As the main point of entry, by air and sea, to Saudi Arabia, the flashy city of Jeddah is more cosmopolitan than Saudi's capital, Riyadh. Hundreds of thousands of Muslim pilgrims making the traditional pilgrimage to the holy cities of Mecca and Medina, pass through two enormous, futuristic special terminals with a fibre-glass tent-shaped roof at the international airport during the Hajj season. Other visitors are few and far between, since Saudi Arabia has extremely strict entry requirements.
Those who do gain entry to this splendid modern metropolis are rewarded with experiencing a city where luxury is the norm. Fabulous seven-star palatial hotels give on to wide boulevards, encircling the ancient central old city, Balad, filled with colourful souks (bazaars) and mysterious medieval buildings built of Red Sea coral.
The Red Sea shoreline is lined with a seemingly never-ending corniche, giving on to beautiful sandy beaches. Jeddah's restaurants and shopping malls are legendary. One of the unmissable sights in Jeddah is the King Fahd Fountain in the harbour, which is spectacular at night when it sends illuminated coloured jets of water 853 feet (260m) into the air.
Jeddah is named in honour of the Biblical Eve. 'Jadda' means 'grandmother' in the context of Eve, who according to legend is buried near the historical old city, although the actual site of the tomb is not marked by the Saudi Government.
The oldest and most traditional market in Saudi Arabia, the Souq Al Alawi in Jeddah is a wonderful way to immerse oneself into local culture and see how shopping among traders and pilgrims is truly done in this unique part of the world.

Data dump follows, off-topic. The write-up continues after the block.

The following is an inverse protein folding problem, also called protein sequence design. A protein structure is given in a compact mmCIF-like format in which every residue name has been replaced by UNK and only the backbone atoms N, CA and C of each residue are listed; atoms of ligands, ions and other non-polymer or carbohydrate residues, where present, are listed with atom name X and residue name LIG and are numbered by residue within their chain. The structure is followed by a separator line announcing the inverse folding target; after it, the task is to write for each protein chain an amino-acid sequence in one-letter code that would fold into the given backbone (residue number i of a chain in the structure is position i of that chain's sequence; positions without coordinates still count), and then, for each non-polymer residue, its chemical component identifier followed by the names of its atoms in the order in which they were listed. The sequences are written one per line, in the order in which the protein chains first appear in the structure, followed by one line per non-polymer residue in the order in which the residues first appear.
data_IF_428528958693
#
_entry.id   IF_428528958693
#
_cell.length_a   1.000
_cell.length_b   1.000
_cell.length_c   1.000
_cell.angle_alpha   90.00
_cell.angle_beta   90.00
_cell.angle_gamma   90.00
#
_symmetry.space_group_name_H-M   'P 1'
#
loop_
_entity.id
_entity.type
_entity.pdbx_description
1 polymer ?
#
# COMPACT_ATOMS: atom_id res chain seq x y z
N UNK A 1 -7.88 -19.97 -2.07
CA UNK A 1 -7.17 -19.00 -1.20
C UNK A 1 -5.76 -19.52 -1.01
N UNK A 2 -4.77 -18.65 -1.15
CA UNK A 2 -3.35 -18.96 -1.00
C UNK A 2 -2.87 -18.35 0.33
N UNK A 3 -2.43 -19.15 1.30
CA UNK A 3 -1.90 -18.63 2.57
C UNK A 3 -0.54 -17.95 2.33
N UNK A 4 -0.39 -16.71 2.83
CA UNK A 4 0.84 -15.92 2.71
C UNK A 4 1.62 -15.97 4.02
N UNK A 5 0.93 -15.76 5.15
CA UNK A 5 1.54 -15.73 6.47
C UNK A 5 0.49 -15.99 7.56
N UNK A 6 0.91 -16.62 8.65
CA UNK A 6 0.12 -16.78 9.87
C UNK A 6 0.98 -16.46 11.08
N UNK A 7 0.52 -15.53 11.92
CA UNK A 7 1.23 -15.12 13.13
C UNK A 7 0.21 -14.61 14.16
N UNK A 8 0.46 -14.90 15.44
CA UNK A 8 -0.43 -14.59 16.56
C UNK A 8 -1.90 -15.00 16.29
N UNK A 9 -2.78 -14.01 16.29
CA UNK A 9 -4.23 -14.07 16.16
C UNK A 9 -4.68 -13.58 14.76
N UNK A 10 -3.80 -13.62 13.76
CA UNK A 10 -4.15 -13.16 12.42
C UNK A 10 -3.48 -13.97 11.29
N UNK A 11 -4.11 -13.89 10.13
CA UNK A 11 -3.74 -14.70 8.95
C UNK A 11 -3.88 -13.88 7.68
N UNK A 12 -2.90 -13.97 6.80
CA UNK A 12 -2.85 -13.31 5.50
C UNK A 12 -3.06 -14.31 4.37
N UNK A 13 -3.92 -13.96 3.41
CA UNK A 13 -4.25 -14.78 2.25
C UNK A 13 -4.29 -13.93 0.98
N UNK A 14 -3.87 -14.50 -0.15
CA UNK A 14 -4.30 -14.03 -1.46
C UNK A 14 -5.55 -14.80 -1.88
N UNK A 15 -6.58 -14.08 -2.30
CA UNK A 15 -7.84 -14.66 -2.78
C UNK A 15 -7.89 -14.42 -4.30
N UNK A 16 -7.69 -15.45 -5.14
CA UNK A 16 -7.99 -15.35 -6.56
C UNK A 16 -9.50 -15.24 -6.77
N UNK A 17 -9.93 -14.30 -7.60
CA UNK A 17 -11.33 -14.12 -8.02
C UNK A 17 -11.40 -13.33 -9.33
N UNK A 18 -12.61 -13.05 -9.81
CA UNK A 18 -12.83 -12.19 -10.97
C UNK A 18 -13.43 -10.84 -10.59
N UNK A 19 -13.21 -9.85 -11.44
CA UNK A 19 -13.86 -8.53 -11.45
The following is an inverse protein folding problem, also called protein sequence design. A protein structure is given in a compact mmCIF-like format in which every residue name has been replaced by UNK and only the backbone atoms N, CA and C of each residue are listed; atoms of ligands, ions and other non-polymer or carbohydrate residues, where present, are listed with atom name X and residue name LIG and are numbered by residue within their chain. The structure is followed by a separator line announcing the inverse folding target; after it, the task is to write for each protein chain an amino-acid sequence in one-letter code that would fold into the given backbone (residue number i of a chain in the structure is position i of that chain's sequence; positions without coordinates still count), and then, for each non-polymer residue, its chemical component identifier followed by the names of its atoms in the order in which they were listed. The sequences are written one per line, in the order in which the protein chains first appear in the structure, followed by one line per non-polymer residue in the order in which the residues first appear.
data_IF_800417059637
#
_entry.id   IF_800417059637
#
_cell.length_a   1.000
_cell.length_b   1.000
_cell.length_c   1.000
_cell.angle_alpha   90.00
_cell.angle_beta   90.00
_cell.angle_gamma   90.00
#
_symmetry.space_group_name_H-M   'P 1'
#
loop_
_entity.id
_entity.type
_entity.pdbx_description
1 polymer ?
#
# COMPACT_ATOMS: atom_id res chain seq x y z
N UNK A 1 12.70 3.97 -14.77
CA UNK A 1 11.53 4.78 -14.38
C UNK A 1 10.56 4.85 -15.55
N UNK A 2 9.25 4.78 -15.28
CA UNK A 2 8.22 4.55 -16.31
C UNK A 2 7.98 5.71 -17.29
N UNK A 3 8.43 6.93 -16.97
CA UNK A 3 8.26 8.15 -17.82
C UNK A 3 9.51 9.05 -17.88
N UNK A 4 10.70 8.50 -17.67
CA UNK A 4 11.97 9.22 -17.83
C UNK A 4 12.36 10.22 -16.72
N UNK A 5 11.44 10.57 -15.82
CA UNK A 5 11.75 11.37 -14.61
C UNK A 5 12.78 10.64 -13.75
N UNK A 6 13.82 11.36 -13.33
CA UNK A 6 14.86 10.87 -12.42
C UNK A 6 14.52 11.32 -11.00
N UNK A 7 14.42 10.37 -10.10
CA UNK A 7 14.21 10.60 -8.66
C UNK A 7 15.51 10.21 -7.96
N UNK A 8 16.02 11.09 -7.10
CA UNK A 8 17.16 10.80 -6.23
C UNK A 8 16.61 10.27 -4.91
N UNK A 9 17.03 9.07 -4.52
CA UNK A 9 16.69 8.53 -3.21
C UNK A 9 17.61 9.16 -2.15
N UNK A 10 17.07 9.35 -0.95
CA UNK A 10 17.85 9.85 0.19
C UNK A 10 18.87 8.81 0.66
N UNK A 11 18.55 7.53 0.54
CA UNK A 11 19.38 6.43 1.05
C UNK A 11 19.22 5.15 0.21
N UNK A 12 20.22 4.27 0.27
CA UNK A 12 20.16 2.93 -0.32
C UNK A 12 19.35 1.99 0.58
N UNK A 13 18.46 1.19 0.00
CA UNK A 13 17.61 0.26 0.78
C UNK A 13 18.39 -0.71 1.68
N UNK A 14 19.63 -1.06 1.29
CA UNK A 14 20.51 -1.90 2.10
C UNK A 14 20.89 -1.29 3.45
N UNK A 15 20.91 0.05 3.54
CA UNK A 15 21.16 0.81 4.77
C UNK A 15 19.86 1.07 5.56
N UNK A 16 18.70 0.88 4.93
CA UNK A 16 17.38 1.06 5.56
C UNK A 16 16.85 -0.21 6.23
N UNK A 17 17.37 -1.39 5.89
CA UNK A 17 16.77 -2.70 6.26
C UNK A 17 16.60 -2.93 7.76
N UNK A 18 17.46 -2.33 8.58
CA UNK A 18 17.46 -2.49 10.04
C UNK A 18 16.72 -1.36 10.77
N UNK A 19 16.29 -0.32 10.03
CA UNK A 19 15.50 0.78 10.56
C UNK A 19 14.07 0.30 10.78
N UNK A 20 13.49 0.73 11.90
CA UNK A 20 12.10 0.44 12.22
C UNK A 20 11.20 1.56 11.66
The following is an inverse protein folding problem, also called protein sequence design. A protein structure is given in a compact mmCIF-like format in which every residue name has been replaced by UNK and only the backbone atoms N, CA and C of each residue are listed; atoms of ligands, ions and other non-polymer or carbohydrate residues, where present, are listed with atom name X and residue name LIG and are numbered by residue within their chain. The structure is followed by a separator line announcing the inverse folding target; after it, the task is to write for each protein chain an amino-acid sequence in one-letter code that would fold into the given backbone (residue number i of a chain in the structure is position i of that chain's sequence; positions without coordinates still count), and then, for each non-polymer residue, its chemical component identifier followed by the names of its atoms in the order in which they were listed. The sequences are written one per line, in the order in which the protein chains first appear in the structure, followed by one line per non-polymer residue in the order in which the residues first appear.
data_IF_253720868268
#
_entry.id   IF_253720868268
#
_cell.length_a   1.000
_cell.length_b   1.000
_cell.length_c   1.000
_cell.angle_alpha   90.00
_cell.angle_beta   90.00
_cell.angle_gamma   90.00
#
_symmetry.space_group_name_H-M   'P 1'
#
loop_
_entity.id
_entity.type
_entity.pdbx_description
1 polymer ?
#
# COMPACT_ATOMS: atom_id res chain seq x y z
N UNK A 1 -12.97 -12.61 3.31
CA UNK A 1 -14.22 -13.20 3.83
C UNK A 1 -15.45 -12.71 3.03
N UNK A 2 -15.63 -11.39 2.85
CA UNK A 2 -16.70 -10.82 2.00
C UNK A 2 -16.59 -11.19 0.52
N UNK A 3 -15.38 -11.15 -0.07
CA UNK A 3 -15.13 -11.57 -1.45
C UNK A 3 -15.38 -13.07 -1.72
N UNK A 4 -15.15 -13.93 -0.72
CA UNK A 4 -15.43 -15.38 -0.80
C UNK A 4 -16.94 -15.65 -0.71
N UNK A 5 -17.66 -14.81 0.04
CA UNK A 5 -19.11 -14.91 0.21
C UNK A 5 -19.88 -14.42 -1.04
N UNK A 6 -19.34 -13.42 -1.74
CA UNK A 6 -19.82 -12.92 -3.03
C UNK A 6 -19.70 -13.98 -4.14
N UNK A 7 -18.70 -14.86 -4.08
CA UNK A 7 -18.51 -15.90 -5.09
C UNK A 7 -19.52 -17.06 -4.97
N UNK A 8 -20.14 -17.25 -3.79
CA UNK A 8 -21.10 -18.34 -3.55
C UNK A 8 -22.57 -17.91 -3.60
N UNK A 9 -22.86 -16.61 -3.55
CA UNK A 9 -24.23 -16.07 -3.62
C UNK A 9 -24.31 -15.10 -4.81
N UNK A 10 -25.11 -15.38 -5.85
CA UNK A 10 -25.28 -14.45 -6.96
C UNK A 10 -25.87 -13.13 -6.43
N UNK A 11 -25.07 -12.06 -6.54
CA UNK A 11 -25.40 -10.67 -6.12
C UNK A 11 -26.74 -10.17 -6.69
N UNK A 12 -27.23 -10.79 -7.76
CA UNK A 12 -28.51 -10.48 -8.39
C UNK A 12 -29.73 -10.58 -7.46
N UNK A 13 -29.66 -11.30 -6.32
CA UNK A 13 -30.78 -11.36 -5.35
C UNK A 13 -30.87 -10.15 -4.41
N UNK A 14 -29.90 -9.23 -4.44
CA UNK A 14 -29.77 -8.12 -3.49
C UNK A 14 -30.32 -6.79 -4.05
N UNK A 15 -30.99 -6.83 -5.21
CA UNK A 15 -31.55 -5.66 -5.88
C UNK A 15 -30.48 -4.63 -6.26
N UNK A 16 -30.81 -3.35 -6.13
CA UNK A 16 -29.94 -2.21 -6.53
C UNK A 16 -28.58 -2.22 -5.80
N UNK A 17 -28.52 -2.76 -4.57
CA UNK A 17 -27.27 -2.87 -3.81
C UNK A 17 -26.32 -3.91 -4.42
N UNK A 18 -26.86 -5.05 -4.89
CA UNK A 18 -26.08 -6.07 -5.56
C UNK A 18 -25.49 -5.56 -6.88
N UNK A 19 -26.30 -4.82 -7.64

Visitors will find anything from beautiful Islamic art, to one of a kind Arabic jewellery in this bustling market. Crowded and abuzz, the market has made a name for itself and is truly a site to behold. Visitors are encouraged to bargain; haggling here is the name of the game.
As the birthplace of Muhammad and the site of his first revelation of the Quran, Mecca is the holiest city in the Muslim world and is the direction towards which the world's Muslims pray five times per day. The pilgrimage to Mecca as part of the Haj is the centrepiece of Islam's Five Pillars and a peak experience in the life of any devout Muslim. The city, unfortunately, cannot be visited by non-Muslims.
The key sites in Mecca are the Masjid al-Haram, the Grand Mosque, which is the largest mosque in the world and can accommodate one million worshippers; Jabal Rahmah At Arafah, the tall white pillar marking the place where Adam and Eve met after 200 years of separation; and Muzdalifah, where pilgrims pray and collect stones to be used in the Haj rituals. Hira is another important landmark, a cave on the mountain Jabal Al-Nûr where Mohammed received his first revelations from the angel Jibreel.